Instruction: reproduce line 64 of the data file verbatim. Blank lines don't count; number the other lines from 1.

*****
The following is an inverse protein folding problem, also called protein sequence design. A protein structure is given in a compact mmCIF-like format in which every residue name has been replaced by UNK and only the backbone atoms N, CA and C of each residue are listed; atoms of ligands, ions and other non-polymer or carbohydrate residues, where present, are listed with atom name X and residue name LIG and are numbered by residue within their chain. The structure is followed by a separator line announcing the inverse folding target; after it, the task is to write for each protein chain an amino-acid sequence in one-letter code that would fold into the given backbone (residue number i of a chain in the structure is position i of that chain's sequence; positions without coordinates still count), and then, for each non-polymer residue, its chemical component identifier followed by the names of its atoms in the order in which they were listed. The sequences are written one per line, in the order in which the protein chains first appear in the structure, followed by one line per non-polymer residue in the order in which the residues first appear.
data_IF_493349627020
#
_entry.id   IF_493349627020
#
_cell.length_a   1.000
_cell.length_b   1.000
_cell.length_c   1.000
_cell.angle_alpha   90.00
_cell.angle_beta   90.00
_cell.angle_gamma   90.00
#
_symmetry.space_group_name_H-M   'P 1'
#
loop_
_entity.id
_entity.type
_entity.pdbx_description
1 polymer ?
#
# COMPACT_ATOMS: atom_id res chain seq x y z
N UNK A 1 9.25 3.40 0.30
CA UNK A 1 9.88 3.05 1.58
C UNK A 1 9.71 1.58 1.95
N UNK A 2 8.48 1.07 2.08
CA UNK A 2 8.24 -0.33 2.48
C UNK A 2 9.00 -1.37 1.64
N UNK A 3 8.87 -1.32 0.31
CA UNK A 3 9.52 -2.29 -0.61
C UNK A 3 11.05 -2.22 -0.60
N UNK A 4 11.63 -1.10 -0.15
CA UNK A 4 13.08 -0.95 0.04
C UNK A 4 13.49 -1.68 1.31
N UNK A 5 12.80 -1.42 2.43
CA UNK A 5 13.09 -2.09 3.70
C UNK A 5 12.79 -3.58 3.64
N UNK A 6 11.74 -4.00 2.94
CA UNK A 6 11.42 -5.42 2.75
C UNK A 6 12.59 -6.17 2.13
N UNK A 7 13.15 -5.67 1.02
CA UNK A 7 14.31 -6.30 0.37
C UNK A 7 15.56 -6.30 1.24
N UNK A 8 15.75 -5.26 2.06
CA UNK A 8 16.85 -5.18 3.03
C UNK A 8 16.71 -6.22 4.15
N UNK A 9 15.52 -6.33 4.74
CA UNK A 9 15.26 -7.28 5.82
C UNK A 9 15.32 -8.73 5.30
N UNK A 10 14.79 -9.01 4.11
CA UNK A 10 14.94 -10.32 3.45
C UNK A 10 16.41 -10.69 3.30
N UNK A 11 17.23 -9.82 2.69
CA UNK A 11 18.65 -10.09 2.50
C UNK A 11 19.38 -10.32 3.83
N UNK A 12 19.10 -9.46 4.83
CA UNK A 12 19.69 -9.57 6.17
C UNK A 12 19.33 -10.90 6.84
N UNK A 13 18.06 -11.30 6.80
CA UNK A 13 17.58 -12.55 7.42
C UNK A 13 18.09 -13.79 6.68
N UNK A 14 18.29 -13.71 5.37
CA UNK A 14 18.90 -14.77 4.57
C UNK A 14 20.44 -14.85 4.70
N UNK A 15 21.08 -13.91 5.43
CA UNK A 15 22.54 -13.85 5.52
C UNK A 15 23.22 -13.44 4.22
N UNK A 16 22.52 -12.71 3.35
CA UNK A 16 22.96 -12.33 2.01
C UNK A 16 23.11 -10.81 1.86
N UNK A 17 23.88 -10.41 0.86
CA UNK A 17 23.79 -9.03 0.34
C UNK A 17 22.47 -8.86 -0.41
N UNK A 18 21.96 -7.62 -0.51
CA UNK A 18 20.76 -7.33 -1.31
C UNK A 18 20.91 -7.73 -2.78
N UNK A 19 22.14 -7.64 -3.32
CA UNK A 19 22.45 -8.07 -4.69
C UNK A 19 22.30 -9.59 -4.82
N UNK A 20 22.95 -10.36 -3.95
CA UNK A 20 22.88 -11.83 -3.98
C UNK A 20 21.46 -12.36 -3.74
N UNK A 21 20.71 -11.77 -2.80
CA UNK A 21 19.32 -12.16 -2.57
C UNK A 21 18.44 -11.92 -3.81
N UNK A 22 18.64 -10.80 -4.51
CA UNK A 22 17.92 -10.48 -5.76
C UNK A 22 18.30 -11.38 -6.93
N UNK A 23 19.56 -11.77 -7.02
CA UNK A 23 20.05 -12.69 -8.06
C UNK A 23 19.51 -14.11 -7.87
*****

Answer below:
N UNK A 15 21.08 -13.91 5.43